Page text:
These things are oft-quoted as "important" because the CCP has engineered them to be so. It's in the education system, the media, everywhere.

Todd, who lives in China: "But Chinese education is based on Confucianism! So if Confucianism encourages critical thinking, doesn't that mean that Chinese education teaches it?"

Nope. Chinese education isn't Confucian, it's authoritarian. They are very different things. Confucian education did involve a lot of memorization and strong respect for authority, but authoritarian education specifically seeks to instill in you exactly what the people in charge want you to believe. Confucian education was only available to a select wealthy few who could afford it. Authoritarian education seeks to be more universal - not for the noble reasons you might concoct (though good reasons for universal public education exist, and I support it more generally), but to make sure the Party's values are inculcated into as many minds as possible. They even build whole camps where they force it on you! And it definitely does not promote critical thought.

Of course, the CCP wants you to believe this is "Confucian". It sounds better, it comes across as culturally respectful, and provides a handy excuse for why it is so memorization-and-testing-heavy that doesn't sound so...well, authoritarian.

Todd: "But Taiwan's education is like that too!"

Me: "Yes, because Taiwan is in the unfortunate position of being a democracy with a holdover authoritarian education system created by the Japanese and continued by the KMT, which desperately needs to be updated to reflect contemporary Taiwanese society if its democracy is going to weather the coming storms."


If you still want to believe that the reason here is "culture", not "education and media working together as engineered by the CCP", I can't help you, but I also can't stop a Hong Kong protester from jump-kicking your wrong assumptions in the face.



Untitled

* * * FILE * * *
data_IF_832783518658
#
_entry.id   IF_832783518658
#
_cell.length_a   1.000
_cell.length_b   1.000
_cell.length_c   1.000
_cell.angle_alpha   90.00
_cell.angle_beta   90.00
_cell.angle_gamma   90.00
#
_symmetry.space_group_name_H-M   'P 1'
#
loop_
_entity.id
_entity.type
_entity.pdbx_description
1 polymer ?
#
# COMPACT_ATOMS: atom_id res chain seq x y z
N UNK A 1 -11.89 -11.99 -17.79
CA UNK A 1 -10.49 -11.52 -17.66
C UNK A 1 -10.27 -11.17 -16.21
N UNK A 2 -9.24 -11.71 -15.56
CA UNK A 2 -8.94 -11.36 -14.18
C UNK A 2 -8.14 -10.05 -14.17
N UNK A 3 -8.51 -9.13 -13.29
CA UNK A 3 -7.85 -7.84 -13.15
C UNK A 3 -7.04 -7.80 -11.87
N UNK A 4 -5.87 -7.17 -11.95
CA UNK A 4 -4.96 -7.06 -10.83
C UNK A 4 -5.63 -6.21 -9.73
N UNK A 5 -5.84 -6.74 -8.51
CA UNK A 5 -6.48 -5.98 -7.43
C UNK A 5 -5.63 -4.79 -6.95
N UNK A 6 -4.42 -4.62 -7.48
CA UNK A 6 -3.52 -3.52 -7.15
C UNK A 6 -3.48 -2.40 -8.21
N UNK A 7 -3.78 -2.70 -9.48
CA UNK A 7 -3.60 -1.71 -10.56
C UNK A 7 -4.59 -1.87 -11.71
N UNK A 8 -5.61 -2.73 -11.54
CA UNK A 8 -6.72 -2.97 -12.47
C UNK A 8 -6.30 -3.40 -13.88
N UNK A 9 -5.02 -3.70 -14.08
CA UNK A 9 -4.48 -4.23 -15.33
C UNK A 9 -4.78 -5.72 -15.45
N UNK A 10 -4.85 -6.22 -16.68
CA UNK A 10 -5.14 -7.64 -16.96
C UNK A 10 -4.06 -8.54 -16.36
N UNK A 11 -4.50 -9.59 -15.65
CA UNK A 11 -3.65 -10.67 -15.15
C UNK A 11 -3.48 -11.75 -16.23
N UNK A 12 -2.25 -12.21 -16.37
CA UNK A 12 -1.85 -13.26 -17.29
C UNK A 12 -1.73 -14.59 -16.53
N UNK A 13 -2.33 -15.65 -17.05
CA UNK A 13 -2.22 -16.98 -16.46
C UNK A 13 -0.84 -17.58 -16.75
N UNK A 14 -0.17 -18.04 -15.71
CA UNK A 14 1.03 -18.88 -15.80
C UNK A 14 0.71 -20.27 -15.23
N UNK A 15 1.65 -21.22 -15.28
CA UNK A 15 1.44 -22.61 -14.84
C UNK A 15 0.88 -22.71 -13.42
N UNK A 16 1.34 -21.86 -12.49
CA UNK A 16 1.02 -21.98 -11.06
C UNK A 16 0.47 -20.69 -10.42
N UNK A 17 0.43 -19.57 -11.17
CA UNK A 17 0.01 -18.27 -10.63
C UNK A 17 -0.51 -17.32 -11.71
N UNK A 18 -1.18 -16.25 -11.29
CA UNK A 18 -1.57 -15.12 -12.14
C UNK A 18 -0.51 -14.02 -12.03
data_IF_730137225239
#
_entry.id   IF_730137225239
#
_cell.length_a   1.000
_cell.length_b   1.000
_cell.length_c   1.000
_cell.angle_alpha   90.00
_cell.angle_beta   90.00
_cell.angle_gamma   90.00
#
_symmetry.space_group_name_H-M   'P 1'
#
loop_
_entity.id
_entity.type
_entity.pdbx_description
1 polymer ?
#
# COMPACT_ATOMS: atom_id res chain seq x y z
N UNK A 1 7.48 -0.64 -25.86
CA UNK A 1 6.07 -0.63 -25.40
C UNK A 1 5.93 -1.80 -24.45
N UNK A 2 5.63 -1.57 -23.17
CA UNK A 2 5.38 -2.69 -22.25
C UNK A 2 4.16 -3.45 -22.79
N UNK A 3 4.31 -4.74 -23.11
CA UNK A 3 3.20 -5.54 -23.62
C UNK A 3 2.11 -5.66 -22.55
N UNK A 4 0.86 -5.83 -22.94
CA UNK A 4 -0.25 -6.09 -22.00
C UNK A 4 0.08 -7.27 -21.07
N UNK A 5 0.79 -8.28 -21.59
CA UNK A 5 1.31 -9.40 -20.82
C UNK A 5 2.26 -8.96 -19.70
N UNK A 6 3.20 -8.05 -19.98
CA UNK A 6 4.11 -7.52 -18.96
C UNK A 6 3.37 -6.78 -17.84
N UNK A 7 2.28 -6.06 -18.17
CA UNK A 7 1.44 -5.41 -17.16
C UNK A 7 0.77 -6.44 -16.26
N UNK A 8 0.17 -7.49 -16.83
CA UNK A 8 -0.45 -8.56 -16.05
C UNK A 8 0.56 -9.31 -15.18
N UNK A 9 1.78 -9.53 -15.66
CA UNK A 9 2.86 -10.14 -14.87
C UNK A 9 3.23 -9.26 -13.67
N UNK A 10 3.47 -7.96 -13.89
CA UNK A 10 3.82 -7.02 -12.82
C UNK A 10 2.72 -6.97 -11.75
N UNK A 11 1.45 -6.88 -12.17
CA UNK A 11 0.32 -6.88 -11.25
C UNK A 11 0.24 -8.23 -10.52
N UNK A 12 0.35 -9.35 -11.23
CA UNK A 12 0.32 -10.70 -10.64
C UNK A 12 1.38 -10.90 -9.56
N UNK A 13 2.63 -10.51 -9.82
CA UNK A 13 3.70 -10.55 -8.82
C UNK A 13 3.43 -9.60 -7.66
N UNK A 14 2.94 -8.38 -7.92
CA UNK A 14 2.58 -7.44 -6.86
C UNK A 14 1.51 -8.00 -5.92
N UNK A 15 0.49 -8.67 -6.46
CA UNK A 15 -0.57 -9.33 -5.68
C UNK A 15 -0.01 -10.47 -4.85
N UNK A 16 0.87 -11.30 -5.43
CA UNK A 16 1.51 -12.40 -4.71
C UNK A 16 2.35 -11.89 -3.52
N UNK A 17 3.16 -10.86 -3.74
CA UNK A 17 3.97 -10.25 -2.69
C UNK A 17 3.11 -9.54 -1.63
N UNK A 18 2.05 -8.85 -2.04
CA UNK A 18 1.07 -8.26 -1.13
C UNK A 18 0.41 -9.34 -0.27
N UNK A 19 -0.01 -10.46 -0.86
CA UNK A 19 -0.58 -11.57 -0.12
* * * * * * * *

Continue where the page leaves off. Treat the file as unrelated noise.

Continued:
Actual Hong Kong protester who has no time for your bullshit

No, it's not about history either

I mean, everything SupChina said about Chinese history is true. The century of humiliation was a thing - for centuries, Western countries were all about being absolute titclowns to everyone else in the world, including that 1850-1950-or-so century. Of course they were jerks to China too.
This is what the Chinese call the century of humiliation (百年国耻 bǎinián guóchǐ), and every child learns about it at school [emphasis mine]. The Qing dynasty began in 1644. At the height of its powers, it expanded China’s territory to include Taiwan, Tibet, and what is now called Xinjiang. 

But what Chinese schoolchildren don't learn about is how incompetent or outright colonial their own governments used to be in imperial times. I'm sure Chinese history textbooks spend lots of time on the imperialism of Western powers, but very little (if any?) on how the Qing weren't considered Chinese at the time and were also therefore a kind of colonial power in China as well. They probably don't learn as much about how badly Qing forces obliterated the countryside during their conquest and how much poverty this wrought. (If you're curious about some of the cultural products spurred by this devastation, read up on the history of the green lion.)



Let's not forget straight-up racism!
Han chauvinism - that is, supremacist and racist sentiment against non-Han people by Han people in China - is a real thing. In part, it's just a tendency you see across humanity; the racism you see by Han Chinese against, say, Tibetans or Uighurs isn't that different in terms of attitude than what you see in other countries against marginalized groups there. But in part, it's encouraged by the CCP,  because it fits into their narrative of a 'superior Chinese race' and 'all Chinese people owe loyalty to China' to promote Han chauvinism. Plus, it's a handy excuse for the (almost entirely Han) elite to ignore the atrocities happening out west, if they hear about them. "But they're Uighurs. They're terrorists!" is an easy go-to if you want to pretend concentration camps aren't a problem. Same for "but China helped develop Tibet so much. It's good for those backward Tibetans that so many charitable Han Chinese have moved there."

Some of this is implicit in CCP messaging, both in school and the media - portraying ethnic minorities as just Chinese in different colorful costumes and funny hats, which makes it easy to accuse members of those groups that don't want to be "Chinese" of being "separatists". Some of it is more explicit (ever hear that song about being 'the same blood'?) All of it still goes right back to CCP social engineering.

But it's a lot harder to write honestly about the explicit use of racism in China by the CCP as a tool to stay in power than to just throw your hands up and say "Confucius! Century of humiliation! Wealthy east coast!"


What you're told, and what you need to tell yourself

So, of course, this all comes down to the same thing in the end: it's not about "the economy" or "Confucius" or "culture" or "history". It comes down to the CCP engineering what you learn, what you see on TV and online, what you read, what people are willing to say to you, and what you should be afraid of saying.